We’re doing an epic three-part fairy tale opera about a visionary rabbit named Bunny. Fairy tale operas were popular in Western Europe in the 1700s. Serious stories were told through fairy tale imagery. Each part of our fairy tale opera has 12 original songs. 

In part one, “Rainbow Nights,” Bunny is seven. During a rainstorm, Bunny gets separated from his family but finds shelter under a giant toadstool. When the rain stops, night falls, and Bunny hops home through the rainbow night, encountering a menagerie of faeries, elves, and mermaids. Bunny is amazed by it all but a bit frightened too. When rainbow day dawns, Bunny finally arrives back home to his loving family, knowing that there’s no place like home. We performed “Rainbow Nights” live twice in Yellow Springs, Ohio (yes, that Yellow Springs, home of America’s greatest comedian, the GOAT Dave Chappelle) and released one music video. To celebrate the release of the “Rainbow Nights” album in 2020, we buried a treasure chest in the wilderness. Each copy of the CD had the first clue to the buried treasure, which was finally dug up by semi-professional treasure hunters months later. 

In part two, “Folk Songs of the American Wood Elf,” Bunny is 19. Having never forgotten the strange things he saw as a child, Bunny deliberately revisits the visionary landscape of his youth. This time, he brings a video camera to document everything he sees and hears. Everywhere he hops, he again finds bands of elves and faeries, hiding, playing music. He takes all his videos to a psychiatrist to figure out if he’s crazy. The psychiatrist is very kind but totally incompetent and tells Bunny he’s a schizophrenic rabbit. Released in 2021, “Folk Songs of the American Wood Elf” was a 40-minute film that played in five Ohio cities (Columbus, Akron, Yellow Springs, Dayton, and Chillicothe), plus 12 music videos and the soundtrack album.

Part three, “Journey to Glass Mountain,” is currently in development. Bunny is 27. He meets three very different women (a fortune teller, a model, and a flower store girl), who each give him clues about the mirror at the end of his road. It will be an album and likely a short story or zine, plus a bunch of music videos. We hope to finish it in 2023.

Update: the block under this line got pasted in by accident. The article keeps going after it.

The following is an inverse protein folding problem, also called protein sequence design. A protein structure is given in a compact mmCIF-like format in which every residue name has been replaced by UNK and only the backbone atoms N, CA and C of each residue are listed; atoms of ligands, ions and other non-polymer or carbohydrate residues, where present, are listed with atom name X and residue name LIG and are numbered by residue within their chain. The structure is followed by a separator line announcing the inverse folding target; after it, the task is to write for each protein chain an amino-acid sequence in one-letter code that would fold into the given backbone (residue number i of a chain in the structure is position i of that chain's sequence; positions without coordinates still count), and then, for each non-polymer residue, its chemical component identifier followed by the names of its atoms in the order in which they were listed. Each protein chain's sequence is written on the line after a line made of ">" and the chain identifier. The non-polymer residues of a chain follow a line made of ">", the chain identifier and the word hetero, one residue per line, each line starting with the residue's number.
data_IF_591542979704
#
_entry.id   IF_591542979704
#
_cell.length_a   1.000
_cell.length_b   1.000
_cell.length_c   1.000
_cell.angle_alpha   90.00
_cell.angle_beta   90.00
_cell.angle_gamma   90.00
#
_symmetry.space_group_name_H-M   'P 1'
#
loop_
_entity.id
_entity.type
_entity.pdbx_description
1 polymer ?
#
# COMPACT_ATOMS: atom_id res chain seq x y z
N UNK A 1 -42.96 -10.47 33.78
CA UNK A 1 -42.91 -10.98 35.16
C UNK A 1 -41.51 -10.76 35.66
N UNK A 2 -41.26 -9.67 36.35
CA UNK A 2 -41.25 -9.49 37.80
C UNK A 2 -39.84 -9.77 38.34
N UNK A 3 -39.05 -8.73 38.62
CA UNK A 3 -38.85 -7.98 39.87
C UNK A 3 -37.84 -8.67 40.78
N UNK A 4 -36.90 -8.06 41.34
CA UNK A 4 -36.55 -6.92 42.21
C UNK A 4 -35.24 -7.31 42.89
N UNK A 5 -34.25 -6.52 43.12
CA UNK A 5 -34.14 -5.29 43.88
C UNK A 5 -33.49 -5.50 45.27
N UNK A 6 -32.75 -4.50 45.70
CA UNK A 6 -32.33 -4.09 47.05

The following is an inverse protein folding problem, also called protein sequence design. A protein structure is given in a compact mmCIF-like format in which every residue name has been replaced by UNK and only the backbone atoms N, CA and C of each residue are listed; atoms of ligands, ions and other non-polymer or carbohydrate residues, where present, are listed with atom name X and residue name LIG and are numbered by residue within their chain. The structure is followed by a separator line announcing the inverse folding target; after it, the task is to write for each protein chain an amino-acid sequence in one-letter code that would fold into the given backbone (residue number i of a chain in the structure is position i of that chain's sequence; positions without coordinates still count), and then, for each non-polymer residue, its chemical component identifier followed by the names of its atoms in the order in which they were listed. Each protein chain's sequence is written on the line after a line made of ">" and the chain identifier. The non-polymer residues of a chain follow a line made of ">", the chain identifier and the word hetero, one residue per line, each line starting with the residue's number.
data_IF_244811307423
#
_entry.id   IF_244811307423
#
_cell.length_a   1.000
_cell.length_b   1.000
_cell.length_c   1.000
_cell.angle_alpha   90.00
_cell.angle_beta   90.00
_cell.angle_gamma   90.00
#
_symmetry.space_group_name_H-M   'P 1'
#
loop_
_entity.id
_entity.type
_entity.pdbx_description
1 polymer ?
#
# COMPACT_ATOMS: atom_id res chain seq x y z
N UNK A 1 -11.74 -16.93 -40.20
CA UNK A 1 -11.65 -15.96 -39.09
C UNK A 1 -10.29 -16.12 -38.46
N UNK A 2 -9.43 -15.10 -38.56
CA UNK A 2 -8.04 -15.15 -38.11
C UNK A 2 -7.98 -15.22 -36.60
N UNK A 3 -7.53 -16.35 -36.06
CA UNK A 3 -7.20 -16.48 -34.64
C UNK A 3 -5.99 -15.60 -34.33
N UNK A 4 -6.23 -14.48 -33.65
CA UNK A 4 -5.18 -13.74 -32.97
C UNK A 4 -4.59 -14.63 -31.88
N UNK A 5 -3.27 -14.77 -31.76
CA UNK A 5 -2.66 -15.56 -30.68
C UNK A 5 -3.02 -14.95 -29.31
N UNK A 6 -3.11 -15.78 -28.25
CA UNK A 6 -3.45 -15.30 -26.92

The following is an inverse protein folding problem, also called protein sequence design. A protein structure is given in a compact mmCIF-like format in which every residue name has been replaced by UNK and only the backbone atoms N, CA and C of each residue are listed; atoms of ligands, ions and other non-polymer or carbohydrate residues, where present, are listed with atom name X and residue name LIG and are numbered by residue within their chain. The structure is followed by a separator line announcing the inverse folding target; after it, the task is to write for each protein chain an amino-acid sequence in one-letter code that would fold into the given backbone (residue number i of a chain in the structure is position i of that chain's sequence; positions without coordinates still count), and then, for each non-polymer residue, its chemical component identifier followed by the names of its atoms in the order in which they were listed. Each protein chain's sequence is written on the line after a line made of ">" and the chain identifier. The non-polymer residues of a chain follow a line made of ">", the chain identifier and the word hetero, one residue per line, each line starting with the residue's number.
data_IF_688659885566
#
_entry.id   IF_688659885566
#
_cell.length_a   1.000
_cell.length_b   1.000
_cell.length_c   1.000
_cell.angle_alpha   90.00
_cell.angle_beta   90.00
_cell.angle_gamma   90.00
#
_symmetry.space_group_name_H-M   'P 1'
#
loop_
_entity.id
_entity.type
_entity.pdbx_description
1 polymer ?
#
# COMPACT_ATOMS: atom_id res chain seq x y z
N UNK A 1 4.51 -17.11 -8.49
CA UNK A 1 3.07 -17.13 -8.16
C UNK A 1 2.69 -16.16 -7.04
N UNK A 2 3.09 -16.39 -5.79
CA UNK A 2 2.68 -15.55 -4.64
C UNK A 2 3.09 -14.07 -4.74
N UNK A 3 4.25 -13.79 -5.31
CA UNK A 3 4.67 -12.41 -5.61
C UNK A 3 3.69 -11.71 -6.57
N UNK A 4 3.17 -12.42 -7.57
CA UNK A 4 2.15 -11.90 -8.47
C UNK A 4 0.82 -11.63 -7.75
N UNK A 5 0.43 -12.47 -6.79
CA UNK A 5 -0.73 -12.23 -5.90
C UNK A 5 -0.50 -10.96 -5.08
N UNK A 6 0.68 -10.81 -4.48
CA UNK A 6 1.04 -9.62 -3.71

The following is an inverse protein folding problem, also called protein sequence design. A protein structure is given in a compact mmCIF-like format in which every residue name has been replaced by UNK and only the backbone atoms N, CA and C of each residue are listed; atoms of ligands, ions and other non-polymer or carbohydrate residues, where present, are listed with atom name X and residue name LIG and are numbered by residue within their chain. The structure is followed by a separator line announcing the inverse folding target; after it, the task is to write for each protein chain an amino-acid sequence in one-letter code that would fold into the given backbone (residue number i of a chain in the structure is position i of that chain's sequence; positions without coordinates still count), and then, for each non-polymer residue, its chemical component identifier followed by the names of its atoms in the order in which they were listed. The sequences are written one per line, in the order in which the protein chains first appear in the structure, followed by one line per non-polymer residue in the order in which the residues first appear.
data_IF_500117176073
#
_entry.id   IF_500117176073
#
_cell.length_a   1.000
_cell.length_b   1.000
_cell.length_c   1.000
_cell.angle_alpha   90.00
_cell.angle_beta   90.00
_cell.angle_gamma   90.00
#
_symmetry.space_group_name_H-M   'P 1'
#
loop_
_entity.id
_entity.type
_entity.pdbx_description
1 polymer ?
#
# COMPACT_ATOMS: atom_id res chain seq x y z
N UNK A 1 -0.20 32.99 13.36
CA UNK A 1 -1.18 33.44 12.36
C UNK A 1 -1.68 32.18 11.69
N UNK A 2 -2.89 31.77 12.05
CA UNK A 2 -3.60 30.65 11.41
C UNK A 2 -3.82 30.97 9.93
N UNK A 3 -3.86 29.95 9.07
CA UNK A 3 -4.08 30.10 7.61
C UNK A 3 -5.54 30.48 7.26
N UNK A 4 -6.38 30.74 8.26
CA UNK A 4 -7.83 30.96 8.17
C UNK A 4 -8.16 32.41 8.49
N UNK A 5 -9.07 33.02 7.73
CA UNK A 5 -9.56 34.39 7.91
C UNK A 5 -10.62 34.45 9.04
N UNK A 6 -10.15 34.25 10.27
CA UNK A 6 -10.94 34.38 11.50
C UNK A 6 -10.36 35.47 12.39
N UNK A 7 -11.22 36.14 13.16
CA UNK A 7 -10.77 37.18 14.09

We also just started a new series of videos called “Lost Ohio.” Each begins with a short micro-documentary on some lost Ohio history, then goes into a typical faerie-and-elf-driven Toadstool Shadow music video. The first one was “Lost Movie Palaces of Southern Ohio.” The one we’re working on now is “Lost Highways of Southern Ohio.” The “Lost Ohio” videos allow me to express both sides of my brain in a creative work: the factual historical side and the artistic creative side. 

I’m most proud of Toadstool Shadow organizing the New Elf City festival (www.newelfcity.com). On the full moon of October 1, 2020, New Elf City was an imaginary free festival on the moon. 10 bands from all over the country, including the great psychedelic songwriter M. Ross Perkins, imagined playing on the Sea of Tranquility that night. We even had a bunch of imaginary vendors. It was a high time. Afterwards, an attendee in California wrote to us about a long involved dream he had that night about finding a harmonica inside a lunar cave and jamming with one of the bands onstage. It was so cool to get inside peoples’ dreams like that! We hope to put on New Elf City 2 someday, maybe in the middle of the Bermuda Triangle or at Loch Ness or someplace like that. 

How do you define success?
Success is accomplishing any goal, large or small. By far, my greatest successes are all family-oriented, related to getting married and having children. Spoiler alert: Toadstool Shadow’s hero Bunny learns a similar lesson about life’s greatest successes in part three of our fairy tale opera, “Journey to Glass Mountain.” 

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Image Credits

Whitney Rhiannon Till